Actors may not like this but "there is no show without the crew" Love Your Crew. Actors need the spotlight, the set and the special effects. The crew makes it happen (yeah even in black box theatre). Actors read lines or cue cards, and don't trip over the furniture, the crew makes the show. Heh heh !!!!!!

If you could give one message to ALL the directors out there, what would it be?
Stay focused, be loyal to the theatre group you are working with. They really want you there for them. Do yourself and the cast a favor, Be not a diva as a director, Divas are annoying and bring dis-favor with the cast and crew. If you really have to be a diva, then you are not much of a director. JMHO!!

If you could give one message to ALL the other techies out there, what would it be?
Hang in there! If ever in doubt ask yourself, why did I get into this? Most of all take the time to really learn your craft. Go to other shows and see how they do it. Hang out with other techies if necessary to get ideas. It is through constantly asking questions, observing other groups and trying new ideas that keeps the job interesting. I have been to several theatres and did pick up some very useful ideas and bringing them back to our show, thus keeping my job always new and interesting.

Why do you work at the theatres that you do?
The Cast  The Crew  The Heart. I work with the Minstrel Players in Northport. They are always looking to present interesting, exciting plays, and bring in new talent. Under the direction of Ray and Deb Palen, they really continue to bring quality shows to the Island. One of the joys of working with the Minstrels, is the ability to be flexible in the acting and the overall production. They try to be as realistic as possible and it shows in the attitudes of the cast and crew as this leaves the audience with a feeling they were truly entertained. The producers, director and crew stay in constant touch with each other to keep things flowing smooth.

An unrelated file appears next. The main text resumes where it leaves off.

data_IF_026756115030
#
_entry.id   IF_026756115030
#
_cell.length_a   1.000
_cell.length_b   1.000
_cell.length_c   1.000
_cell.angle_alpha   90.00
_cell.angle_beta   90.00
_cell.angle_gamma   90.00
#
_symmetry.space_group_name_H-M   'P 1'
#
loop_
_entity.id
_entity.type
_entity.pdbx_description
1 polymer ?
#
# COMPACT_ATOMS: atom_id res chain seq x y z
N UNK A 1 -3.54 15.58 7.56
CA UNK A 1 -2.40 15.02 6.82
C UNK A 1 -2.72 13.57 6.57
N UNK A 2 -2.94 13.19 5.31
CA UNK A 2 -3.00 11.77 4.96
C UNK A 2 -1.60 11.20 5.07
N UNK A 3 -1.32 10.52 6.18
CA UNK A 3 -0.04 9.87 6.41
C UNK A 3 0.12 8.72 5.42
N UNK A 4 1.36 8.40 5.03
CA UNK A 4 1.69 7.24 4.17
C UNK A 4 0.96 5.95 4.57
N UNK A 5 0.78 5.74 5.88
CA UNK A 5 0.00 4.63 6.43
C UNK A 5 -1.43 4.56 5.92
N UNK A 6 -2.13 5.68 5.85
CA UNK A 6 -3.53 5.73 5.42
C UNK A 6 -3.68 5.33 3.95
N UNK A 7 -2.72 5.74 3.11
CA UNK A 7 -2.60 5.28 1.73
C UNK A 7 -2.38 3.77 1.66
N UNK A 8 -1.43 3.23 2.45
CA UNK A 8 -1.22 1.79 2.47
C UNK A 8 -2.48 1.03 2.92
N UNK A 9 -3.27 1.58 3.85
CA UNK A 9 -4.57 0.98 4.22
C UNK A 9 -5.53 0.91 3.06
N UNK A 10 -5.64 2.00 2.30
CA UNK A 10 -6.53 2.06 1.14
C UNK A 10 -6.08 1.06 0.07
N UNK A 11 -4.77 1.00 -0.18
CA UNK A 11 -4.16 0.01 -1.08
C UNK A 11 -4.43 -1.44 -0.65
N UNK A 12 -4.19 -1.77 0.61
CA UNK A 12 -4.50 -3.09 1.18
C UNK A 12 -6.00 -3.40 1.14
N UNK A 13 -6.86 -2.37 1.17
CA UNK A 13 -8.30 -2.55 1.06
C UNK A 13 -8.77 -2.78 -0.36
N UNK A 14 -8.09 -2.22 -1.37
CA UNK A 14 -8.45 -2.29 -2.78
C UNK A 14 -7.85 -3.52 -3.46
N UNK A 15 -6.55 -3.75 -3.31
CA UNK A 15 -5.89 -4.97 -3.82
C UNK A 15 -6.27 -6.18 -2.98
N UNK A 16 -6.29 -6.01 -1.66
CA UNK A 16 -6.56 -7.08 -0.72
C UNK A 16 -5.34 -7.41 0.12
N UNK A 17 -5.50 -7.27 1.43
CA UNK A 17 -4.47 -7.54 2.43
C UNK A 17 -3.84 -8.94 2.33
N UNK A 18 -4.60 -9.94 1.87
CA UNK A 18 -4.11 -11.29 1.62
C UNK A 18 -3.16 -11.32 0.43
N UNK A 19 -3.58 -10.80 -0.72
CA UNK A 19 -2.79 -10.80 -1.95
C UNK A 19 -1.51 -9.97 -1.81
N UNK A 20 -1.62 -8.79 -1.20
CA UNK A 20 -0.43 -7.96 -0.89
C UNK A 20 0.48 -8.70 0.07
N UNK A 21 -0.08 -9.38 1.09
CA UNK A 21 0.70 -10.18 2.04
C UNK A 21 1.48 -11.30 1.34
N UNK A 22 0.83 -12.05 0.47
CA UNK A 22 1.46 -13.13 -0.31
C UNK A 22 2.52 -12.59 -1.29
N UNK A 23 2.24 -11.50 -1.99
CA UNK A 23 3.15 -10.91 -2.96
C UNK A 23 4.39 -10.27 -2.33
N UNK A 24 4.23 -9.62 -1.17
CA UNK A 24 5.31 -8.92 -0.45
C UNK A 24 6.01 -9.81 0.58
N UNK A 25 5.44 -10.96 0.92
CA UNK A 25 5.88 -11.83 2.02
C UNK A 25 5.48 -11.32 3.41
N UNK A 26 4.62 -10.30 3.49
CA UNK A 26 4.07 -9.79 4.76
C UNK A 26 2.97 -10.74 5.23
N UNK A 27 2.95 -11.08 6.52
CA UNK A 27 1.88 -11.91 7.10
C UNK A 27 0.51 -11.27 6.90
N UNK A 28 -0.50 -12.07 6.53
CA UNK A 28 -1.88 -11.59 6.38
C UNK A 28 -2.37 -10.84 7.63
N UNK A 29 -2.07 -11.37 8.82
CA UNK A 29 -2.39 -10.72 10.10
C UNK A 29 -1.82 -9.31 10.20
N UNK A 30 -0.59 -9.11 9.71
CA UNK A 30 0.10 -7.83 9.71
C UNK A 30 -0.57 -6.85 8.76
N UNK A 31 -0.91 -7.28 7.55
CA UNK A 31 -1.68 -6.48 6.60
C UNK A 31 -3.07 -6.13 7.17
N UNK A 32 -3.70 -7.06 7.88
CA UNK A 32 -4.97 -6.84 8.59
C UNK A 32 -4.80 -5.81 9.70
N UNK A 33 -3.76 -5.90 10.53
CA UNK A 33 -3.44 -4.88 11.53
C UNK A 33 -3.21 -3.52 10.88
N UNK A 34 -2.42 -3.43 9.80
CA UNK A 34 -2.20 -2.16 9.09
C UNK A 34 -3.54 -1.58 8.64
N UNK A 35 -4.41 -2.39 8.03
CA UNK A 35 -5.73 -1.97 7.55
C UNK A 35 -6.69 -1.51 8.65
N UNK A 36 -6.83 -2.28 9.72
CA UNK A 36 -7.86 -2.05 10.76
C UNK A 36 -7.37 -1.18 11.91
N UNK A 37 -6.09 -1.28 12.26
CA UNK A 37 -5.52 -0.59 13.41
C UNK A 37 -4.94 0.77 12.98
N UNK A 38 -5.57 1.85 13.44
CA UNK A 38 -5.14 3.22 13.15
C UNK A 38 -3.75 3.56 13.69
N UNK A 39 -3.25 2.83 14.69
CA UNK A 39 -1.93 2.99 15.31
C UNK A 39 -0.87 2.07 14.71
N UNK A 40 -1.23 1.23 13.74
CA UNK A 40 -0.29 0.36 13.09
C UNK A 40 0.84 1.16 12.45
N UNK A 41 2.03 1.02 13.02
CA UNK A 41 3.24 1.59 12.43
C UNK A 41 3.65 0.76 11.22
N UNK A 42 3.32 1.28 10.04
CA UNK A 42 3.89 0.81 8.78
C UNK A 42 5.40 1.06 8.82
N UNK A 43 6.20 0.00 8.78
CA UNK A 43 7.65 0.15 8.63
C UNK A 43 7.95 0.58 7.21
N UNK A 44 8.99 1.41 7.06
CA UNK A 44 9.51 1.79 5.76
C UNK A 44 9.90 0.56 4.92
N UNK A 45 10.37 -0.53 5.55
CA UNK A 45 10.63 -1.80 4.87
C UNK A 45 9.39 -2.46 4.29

Do you think Long Island Theater will continue to grow?
Long Island theatre will and needs to continually grow as a source of great entertainment. Here on LI we have some of the greatest talent and dedication to the theatrical arts coupled with a variety of different types of shows. There are so many resources for putting on shows along with a whole lot of audience here on Long Island looking for quality theatre. It's our job to see that they get that quality and want to come back for more. As theatre people we can determine the destiny of  LI theatre.

What brings you greatest joy?
The greatest joy comes after the set is built, the blocking is done, the lights are focused, sound cues are done and hell week (or tech week) is over and the curtain finally goes up!! That's when I get to see all of the effort coming together and paying off. The topper is when the audience applauds or better yet, gives a standing ovation.

What irks you?
Bad Attitude-Bad Attitude- Bad Attitude, and big egos where they shouldn't be.

If you won lotto tomorrow you would...
I would buy my own building complete with massive set construction areas, storage rooms, all the tools I could use. I would also have the best lighting and sound and a really really big stage where the selection of shows would be unlimited. A big budget, you name it!!!!!  I list these cuz I really enjoy the demand and the work of putting on a show, and I would like to have the best I can get.

Is it true you would rather be rich than good looking?
Hell Yeah!! Looks change with age, money always talks and you know what walks!!

Assuming that there is a heaven, what do you want to hear when you get there?
There is a heaven, and all I want to hear is "Welcome"


What is your dream theatrical project?
This is highly related to the Lotto question